You speed regularly? What gives you the right to endanger other drivers? You want to take dens camping even when the rules say do not? What gives you the right?

 

There are posters on this thread who are not even involved in the cub scout program telling den leaders "don't listen to the rules listen to me." What absolute arrogance. Telling others to violate the safety and program policies of the BSA while they sit safely isolated unable to be punished no matter what happens or who gets hurt. How cowardly.

 

(This message has been edited by Bob White)

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It is perfectly legitimate to ask why BSA has a policy against Cubs camping as a den. Bob White essentially gave two answers for why this is:(1) camping is intended to be a pack event at this age and (2) a full understanding of the reasons for the policy can only be gleaned by undergoing full training. But it seems clear to me that there must be a perceived safety issue, since BSA makes a point of saying that insurance will not cover den campouts. That alone is reason enough not to do den camping, but it's not really a rationale. (Note: it would also be perfectly OK to say, "I don't know the reason for the rule, but I trust the rulemakers in BSA to have good reasons for their rules.")

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I think one of the issues is "what makes it a Pack camp out?" Some Cub Scout reality.

 

I am a Cubmaster, have taken all appropriate training, including BALOO and WLOT. If Its Me (the Wolf den leader in my Pack) came to me and asked (it's usually been more like told me) the Wolf den is going camping, what I would do (even though I know Its Me has completed BALOO) is bring in one of the Webelos leaders, who are also BALOO and WLOT trained, and the three of us would go over the planning aspects of the campout.

I would then check my calendar and have the Webelos leader check his calendar to see if either of us could attend attend the campout. But thatnis because I am a belt and suspenders kind of guy.

 

I would announce it to all the den leaders and Pack as a Pack family camping event at the next leader meeting and Pack Night. (I don't know if Its Me's CM did this).

 

Whichever BALOO trained leader was available to attend the camput would sign the tour permit and then attend the campout.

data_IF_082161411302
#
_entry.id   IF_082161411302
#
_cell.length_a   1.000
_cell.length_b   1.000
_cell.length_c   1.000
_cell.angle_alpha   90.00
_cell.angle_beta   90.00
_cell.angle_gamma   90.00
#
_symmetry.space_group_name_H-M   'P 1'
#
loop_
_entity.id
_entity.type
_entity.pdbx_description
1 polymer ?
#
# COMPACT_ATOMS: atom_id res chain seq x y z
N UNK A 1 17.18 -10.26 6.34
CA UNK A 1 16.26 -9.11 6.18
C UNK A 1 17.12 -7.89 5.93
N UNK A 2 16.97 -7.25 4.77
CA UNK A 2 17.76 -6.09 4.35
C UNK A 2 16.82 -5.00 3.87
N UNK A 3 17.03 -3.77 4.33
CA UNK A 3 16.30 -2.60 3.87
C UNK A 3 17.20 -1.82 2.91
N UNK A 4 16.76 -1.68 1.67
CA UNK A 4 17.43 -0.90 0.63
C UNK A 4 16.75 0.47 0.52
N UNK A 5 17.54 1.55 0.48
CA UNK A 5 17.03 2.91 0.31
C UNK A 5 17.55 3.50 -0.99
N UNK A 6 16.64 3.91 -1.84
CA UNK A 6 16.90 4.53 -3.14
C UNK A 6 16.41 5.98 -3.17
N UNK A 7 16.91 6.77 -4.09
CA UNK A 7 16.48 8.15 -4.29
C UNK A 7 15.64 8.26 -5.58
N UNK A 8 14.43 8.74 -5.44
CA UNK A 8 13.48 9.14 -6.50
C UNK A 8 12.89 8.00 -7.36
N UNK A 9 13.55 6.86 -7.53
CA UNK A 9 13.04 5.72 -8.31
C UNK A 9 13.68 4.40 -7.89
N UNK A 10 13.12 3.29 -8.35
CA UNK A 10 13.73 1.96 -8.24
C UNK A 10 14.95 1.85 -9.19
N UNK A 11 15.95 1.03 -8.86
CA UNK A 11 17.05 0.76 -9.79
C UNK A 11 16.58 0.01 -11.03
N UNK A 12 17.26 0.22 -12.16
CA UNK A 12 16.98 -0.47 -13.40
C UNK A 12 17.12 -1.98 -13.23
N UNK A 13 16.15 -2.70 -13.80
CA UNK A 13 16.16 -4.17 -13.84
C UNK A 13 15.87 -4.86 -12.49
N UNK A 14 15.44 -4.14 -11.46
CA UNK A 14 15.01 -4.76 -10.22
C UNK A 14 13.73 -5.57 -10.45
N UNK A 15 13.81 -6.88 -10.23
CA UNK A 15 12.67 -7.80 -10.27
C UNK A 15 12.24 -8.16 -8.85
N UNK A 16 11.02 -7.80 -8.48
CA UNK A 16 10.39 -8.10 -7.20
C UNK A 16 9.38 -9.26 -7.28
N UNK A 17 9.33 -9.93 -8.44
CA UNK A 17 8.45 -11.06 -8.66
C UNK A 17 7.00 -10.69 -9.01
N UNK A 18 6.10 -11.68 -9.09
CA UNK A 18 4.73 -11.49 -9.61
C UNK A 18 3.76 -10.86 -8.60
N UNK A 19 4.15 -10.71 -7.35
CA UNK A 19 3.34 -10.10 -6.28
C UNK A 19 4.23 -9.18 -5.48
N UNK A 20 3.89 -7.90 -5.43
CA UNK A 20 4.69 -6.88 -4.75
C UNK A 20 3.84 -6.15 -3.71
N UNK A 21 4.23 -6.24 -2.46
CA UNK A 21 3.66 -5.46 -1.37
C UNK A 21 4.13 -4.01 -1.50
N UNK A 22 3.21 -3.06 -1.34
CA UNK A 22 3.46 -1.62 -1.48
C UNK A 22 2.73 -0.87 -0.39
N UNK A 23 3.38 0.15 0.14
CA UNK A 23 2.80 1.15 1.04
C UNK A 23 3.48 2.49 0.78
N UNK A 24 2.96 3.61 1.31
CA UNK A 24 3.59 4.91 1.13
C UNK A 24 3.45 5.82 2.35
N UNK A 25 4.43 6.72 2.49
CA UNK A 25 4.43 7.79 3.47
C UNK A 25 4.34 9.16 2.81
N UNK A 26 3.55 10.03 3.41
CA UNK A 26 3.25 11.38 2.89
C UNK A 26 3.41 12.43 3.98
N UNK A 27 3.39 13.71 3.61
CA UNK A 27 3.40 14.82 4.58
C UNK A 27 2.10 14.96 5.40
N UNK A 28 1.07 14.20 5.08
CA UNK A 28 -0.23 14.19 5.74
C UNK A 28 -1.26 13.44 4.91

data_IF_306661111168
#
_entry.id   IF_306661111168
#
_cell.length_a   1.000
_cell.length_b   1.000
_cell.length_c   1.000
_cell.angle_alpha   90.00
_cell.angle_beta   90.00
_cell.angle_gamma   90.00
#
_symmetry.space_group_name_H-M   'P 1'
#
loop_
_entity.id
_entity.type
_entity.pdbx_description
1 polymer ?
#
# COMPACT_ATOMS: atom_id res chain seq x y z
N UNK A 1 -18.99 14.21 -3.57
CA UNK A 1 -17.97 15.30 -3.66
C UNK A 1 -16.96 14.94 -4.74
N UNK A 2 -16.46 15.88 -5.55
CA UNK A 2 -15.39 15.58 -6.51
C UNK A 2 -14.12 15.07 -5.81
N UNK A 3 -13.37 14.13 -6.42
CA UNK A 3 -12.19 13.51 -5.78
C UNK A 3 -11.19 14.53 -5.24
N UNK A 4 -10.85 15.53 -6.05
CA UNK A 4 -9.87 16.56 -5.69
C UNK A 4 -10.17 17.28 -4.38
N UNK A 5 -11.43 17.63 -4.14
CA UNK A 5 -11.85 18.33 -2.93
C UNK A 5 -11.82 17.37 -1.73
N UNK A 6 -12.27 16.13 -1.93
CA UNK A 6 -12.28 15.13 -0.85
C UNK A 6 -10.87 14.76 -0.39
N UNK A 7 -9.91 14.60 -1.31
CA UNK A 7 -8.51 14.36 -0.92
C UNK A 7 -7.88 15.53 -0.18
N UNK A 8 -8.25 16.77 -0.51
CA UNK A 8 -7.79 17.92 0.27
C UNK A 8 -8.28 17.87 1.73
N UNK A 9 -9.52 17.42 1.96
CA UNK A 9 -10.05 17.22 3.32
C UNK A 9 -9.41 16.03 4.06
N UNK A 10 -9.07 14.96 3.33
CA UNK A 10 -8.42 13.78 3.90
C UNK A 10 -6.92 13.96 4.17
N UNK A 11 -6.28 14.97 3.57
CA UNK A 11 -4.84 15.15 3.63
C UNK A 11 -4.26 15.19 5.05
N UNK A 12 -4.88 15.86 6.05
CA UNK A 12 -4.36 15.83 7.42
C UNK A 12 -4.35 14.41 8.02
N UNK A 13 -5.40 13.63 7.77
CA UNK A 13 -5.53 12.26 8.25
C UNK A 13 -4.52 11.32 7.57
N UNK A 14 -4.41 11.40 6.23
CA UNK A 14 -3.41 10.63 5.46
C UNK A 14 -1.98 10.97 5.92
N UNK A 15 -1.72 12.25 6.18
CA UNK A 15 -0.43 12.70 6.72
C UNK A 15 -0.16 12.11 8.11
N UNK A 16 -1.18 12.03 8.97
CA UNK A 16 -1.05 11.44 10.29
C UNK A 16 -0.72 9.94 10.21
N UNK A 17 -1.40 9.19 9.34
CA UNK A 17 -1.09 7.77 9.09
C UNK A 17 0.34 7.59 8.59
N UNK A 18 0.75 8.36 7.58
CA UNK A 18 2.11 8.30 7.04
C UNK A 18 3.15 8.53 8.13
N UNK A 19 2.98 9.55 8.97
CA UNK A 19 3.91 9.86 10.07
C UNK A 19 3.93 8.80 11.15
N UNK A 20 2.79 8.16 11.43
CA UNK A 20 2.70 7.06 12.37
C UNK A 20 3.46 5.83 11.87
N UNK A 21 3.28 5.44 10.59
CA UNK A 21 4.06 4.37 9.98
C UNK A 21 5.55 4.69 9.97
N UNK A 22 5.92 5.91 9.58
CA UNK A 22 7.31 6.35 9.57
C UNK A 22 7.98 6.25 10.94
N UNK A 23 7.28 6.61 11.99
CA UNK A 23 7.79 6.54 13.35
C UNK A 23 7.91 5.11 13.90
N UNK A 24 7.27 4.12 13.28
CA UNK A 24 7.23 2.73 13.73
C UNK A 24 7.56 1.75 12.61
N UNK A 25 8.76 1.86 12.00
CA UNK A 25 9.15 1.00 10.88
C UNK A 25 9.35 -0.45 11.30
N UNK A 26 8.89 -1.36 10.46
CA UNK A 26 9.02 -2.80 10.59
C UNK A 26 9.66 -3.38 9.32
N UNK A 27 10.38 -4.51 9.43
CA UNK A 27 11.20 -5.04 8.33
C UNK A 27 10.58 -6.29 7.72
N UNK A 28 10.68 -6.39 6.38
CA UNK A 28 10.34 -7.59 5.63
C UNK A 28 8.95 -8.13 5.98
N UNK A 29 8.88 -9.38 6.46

If for some reason, no leader but Its Me could attend, and only the Wolf den camps out, it is still a Pack campout, and I manipulated nothing.

50% or less attendance at some Pack events is not an uncommon occurrence in the Cub Scouting world.

 

However, in our Pack, the Wolf, Bear and Tiger dens have no parent who is BALOO trained (yet), so either the Webelos leaders or myself help in the planning, complete the LTP, and attend.(I think BALOO and YP trained adult attendance at the camping event is a Council added regulation).

Since we attend the campout with our sons, there is nominally more than one den represented. This is not done to "subvert" the rules, but because our sons just assume if one of us leaders is going camping with Scouts, then they are going too.

 

Eamonn could come visit me (I would welcome that anyway) and we could go visit the UC together (he's one of my MCs). There is no attempt to deceive here.

 

If TwoCubDad came to me wanting to camp out with his son's Bear den, given the level of trained leadership in the Den, I would do the same thing.

Convert it into a Pack event, and go ahead with the campout. It happens all the time. The Webelos DL wanted to take his den to Yankee Stadium, the Wolf DL wanted to take her den to West Point. They have no clue about LTPs. So, we announced two new Pack events, taught them about tour permits, filed them with Council and away they went (in both cases with Scouts from other dens, but it doesn't always happen that way).

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Hi Bob,

 

As a cubmaster, I encouraged and supported the dens to have an outdoor activity every month. We did a Family Camp twice a year, nearly every cub attended day camp and resident camp, and our Webelos dens camped 4-times a year.